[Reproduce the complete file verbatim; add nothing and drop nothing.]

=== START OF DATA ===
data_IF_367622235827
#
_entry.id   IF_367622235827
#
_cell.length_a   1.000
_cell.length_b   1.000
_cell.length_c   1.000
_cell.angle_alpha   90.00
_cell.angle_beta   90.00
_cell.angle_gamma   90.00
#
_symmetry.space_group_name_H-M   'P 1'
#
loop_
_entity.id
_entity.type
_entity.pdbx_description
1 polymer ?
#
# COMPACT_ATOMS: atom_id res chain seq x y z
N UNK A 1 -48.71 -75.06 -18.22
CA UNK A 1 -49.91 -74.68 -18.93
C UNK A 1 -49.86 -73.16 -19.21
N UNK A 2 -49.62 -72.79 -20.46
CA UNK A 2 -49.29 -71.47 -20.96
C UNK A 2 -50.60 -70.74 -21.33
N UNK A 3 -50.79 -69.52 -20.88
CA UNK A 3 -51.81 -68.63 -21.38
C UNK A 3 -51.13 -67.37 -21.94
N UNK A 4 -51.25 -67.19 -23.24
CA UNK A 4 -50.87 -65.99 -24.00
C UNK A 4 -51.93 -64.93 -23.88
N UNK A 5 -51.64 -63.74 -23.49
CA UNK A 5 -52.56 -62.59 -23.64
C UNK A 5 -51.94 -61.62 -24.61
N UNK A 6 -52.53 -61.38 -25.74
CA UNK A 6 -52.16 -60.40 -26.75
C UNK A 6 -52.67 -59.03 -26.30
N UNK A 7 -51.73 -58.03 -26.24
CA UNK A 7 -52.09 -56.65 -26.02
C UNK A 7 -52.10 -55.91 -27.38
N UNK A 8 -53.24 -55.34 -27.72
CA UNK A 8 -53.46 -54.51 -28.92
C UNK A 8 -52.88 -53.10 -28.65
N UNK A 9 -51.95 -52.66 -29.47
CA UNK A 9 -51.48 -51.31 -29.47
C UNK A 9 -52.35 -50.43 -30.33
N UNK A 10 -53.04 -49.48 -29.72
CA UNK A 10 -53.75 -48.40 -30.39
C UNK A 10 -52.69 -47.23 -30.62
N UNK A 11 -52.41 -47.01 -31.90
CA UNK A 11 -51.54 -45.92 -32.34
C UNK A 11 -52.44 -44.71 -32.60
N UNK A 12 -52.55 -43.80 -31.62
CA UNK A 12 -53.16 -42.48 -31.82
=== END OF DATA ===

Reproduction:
data_IF_367622235827
#
_entry.id   IF_367622235827
#
_cell.length_a   1.000
_cell.length_b   1.000
_cell.length_c   1.000
_cell.angle_alpha   90.00
_cell.angle_beta   90.00
_cell.angle_gamma   90.00
#
_symmetry.space_group_name_H-M   'P 1'
#
loop_
_entity.id
_entity.type
_entity.pdbx_description
1 polymer ?
#
# COMPACT_ATOMS: atom_id res chain seq x y z
N UNK A 1 -48.71 -75.06 -18.22
CA UNK A 1 -49.91 -74.68 -18.93
C UNK A 1 -49.86 -73.16 -19.21
N UNK A 2 -49.62 -72.79 -20.46
CA UNK A 2 -49.29 -71.47 -20.96
C UNK A 2 -50.60 -70.74 -21.33
N UNK A 3 -50.79 -69.52 -20.88
CA UNK A 3 -51.81 -68.63 -21.38
C UNK A 3 -51.13 -67.37 -21.94
N UNK A 4 -51.25 -67.19 -23.24
CA UNK A 4 -50.87 -65.99 -24.00
C UNK A 4 -51.93 -64.93 -23.88
N UNK A 5 -51.64 -63.74 -23.49
CA UNK A 5 -52.56 -62.59 -23.64
C UNK A 5 -51.94 -61.62 -24.61
N UNK A 6 -52.53 -61.38 -25.74
CA UNK A 6 -52.16 -60.40 -26.75
C UNK A 6 -52.67 -59.03 -26.30
N UNK A 7 -51.73 -58.03 -26.24
CA UNK A 7 -52.09 -56.65 -26.02
C UNK A 7 -52.10 -55.91 -27.38
N UNK A 8 -53.24 -55.34 -27.72
CA UNK A 8 -53.46 -54.51 -28.92
C UNK A 8 -52.88 -53.10 -28.65
N UNK A 9 -51.95 -52.66 -29.47
CA UNK A 9 -51.48 -51.31 -29.47
C UNK A 9 -52.35 -50.43 -30.33
N UNK A 10 -53.04 -49.48 -29.72
CA UNK A 10 -53.75 -48.40 -30.39
C UNK A 10 -52.69 -47.23 -30.62
N UNK A 11 -52.41 -47.01 -31.90
CA UNK A 11 -51.54 -45.92 -32.34
C UNK A 11 -52.44 -44.71 -32.60
N UNK A 12 -52.55 -43.80 -31.62
CA UNK A 12 -53.16 -42.48 -31.82